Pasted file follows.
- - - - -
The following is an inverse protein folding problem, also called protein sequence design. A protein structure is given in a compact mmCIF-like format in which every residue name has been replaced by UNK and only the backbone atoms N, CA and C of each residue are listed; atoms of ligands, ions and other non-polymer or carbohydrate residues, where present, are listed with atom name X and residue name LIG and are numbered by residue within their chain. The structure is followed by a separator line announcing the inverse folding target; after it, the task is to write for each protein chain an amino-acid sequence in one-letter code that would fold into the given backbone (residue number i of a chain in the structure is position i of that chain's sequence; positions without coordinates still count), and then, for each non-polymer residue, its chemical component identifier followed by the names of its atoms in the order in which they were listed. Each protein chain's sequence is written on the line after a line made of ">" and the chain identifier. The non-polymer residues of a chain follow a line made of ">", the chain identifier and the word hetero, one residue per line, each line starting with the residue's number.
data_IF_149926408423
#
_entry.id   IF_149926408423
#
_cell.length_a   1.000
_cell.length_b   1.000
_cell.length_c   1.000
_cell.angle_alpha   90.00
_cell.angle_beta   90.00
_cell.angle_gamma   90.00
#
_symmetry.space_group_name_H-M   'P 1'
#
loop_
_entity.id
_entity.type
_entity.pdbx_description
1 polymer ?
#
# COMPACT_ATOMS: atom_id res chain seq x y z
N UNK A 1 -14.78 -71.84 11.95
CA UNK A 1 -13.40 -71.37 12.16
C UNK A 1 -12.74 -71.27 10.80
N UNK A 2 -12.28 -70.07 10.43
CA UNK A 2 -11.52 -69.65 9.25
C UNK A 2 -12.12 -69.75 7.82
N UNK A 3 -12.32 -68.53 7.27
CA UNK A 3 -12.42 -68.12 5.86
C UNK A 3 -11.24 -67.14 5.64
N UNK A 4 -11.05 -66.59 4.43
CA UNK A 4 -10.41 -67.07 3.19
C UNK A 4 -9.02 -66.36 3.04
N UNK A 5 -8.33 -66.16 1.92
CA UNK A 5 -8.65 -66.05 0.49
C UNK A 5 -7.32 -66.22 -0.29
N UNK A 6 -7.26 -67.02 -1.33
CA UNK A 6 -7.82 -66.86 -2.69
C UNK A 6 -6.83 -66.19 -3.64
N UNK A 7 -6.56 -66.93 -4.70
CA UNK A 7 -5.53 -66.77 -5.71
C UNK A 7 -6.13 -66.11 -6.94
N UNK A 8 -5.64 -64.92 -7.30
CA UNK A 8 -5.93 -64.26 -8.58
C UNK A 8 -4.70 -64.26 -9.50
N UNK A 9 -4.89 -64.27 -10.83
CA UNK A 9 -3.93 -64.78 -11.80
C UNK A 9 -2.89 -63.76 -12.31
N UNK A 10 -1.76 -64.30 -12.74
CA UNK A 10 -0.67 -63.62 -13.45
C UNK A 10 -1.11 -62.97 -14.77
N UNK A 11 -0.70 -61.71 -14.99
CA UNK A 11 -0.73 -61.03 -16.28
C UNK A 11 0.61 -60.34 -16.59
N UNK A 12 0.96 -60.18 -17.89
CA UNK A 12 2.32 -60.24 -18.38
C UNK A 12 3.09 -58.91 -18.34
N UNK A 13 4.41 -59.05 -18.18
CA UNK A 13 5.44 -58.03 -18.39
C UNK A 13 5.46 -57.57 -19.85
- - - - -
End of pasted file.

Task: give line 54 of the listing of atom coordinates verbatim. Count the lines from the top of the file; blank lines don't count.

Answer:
C UNK A 11 0.61 -60.34 -16.59